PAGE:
Hydroxychloroquine (HCQ; Plaquenil) is widely used for the treatment of rheumatoid arthritis and other connective tissue diseases. Excessive dosages of HCQ, however, can result in HCQ retinopathy, a potentially blinding disease. In an effort to minimize the risk and simplify the estimations of HCQ dosages in the clinic, a team of ophthalmologists created a free smartphone app for calculating optimal weekly dosages.1 However, as initially described,1 the app deviated from current screening recommendations,2 thus leading to a revision.
How it works. The original DoseChecker app combined 2 approaches to HCQ dosing. The developers used both ideal and actual body weight as methods for determining the maximum dose. After a physician entered the patient’s height and weight, the app selected the method that recommends the lower dose—under the assumption that the lowest dose is the safest dose to avoid any toxic effects. After making the calculation, the app then suggested a dosing schedule that divided the total weekly doses into a combination of 400- and 200-mg daily doses of hydroxychloroquine.
The developers advised that physicians will need to take other risk factors into consideration when using the app, including systemic disease, concomitant retinal disease, and tamoxifen usage.1
TOXICITY. A case of HCQ retinopathy in a 68-year-old woman with a 15-year history of HCQ use.This image was originally published in the ASRS Retina Image Bank. Joshua O. Mall, MD. Plaquenil (Hydroxycholoroquine) Toxicity Fundus Photo. Retina Image Bank. 2016; Image Number 26378. © The American Society of Retina Specialists.
Potential problems. Such an app would be very helpful, said Michael F. Marmor, MD, of Stanford University in Palo Alto, California, and the lead author of the Academy’s guidelines. However, the original DoseChecker’s use of both actual and ideal body weight contradicts the Academy’s guidelines2 for calculating optimal daily dosage. “On the basis of a recent study of 2,361 long-term HCQ users,3 the Academy now recommends that all patients using HCQ keep daily dosage less than 5.0 mg/kg actual body weight—not ideal body weight,” said Dr. Marmor. “Older recommendations once advised calculating dosage as 6.5 mg/kg ideal body weight, but that conclusion was based on 50-year-old studies about HCQ and fat-using animals. We really should follow the most current human data.”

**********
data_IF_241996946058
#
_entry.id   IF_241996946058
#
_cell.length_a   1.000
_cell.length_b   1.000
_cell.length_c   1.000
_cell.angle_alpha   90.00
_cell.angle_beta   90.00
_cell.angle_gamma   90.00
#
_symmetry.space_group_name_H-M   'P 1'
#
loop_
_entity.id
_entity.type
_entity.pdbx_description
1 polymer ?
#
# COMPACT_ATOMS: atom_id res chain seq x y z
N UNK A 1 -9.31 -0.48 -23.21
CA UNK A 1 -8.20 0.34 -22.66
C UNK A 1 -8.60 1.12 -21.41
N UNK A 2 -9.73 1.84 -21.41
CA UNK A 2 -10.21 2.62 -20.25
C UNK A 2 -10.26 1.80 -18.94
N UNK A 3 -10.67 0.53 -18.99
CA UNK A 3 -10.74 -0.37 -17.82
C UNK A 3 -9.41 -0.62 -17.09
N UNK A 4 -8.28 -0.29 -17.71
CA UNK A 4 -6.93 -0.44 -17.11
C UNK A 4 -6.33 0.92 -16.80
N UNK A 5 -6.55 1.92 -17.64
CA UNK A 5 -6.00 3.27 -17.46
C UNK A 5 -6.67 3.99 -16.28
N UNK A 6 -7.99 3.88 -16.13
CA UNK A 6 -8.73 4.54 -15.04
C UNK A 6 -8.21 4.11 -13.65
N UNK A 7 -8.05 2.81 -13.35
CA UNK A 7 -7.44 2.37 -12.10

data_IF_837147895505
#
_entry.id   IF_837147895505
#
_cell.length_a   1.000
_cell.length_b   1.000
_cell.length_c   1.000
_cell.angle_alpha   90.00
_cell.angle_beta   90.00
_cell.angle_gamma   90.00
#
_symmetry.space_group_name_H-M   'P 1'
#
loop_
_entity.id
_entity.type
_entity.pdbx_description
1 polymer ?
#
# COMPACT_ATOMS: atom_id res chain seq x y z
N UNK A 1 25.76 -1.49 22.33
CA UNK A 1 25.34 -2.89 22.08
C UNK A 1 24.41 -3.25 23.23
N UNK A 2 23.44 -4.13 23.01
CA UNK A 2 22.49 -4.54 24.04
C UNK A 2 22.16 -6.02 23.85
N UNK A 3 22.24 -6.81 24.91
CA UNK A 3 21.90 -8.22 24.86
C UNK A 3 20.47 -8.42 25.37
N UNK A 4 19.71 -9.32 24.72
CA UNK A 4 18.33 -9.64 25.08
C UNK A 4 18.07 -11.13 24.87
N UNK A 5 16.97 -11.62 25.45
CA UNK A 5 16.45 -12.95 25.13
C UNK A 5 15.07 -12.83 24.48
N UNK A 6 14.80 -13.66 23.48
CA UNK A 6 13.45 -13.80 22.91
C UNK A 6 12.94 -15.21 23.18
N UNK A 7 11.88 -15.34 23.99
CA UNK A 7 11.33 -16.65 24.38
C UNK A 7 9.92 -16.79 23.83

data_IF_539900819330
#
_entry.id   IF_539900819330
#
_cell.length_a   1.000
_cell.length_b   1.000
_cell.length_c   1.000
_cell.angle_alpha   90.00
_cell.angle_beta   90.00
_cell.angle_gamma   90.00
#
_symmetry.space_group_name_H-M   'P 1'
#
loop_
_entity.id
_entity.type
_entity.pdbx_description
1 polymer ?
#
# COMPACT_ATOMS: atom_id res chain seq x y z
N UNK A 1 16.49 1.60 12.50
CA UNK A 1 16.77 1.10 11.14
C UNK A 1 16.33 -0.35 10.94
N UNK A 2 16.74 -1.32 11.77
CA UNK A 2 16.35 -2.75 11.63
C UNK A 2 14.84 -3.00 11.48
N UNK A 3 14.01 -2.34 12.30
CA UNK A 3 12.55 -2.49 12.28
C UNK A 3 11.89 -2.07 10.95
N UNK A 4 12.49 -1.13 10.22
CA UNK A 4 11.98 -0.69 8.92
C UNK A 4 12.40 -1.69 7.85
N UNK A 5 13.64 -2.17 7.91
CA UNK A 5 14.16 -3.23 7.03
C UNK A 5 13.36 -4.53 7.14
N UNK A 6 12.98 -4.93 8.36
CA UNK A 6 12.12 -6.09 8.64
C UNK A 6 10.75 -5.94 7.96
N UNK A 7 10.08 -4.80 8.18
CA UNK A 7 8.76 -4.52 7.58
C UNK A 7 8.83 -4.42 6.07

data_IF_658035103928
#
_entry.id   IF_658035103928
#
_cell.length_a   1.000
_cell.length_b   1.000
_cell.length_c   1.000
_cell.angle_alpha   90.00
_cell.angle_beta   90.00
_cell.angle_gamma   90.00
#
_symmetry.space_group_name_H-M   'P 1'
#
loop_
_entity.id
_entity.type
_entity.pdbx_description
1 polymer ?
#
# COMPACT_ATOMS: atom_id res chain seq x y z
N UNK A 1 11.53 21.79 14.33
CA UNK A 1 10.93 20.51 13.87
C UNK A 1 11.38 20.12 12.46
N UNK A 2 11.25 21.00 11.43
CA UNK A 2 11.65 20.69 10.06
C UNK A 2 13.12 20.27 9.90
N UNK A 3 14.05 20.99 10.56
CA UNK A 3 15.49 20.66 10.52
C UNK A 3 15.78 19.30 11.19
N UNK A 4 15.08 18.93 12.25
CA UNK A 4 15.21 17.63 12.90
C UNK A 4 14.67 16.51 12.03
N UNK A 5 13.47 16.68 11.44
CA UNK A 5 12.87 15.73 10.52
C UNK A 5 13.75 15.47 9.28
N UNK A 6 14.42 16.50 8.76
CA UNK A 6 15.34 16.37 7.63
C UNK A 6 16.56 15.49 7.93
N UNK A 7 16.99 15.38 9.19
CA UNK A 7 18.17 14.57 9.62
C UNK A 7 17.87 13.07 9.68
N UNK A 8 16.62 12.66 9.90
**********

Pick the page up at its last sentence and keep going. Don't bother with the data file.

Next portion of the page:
Ideal body weight formulas tend to overdose slight individuals, especially women, Dr. Marmor added, whereas real weight predicts risk accurately and evenly across all body types.3 As initially constructed, “the DoseChecker app selects actual body weight for thin individuals but switches to ideal body weight for heavier individuals, as it calculates a lower dose. However, ‘lowest is safest’ is only true for drugs that are equally effective at both doses, and there is no evidence to date that low HCQ doses are still therapeutic for heavy patients, or why physicians should give one group of patients a different dose than another,” he said.
But there is good news, Dr. Marmor said. “As we speak, the developers are changing the app to use the Academy’s dosing recommendations. When this revised app is available, it can be heartily recommended to simplify the calculation of daily dose and of the schedule of tablets needed to provide a proper weekly dose.” He concluded, “This device has promise to aid rheumatologists as well as ophthalmologists in providing the latest and safest guidelines for prescribing HCQ.”
1 Perlman EM et al. JAMA Ophthalmol. 2018;136(2):218-219.
2 Marmor MF et al. Ophthalmology. 2016;123(6):1386-1394.
3 Melles RB, Marmor MF. JAMA Ophthalmol. 2014;132(12):1453-1460.
Relevant financial disclosures: Dr. Marmor—None.
For full disclosures and the disclosure key, see below.
Full Financial Disclosures
Dr. Bachmann Oculocare Medical: E,O.
Dr. Davis AbbVie: C; Allergan: C.
Dr. Doan NEI: S; Research to Prevent Blindness: S; Silicon Valley Community/Huang Pacific Foundation: S; UCSF Resource Allocation Program: S.
Dr. Gonzales NEI: S.
Dr. Marmor None.
||Consultant fee, paid advisory boards, or fees for attending a meeting.
||Employed by a commercial company.
||Lecture fees or honoraria, travel fees or reimbursements when speaking at the invitation of a commercial company.
||Equity ownership/stock options in publicly or privately traded firms, excluding mutual funds.
||Patents and/or royalties for intellectual property.
||Grant support or other financial support to the investigator from all sources, including research support from government agencies (e.g., NIH), foundations, device manufacturers, and/or pharmaceutical companies.
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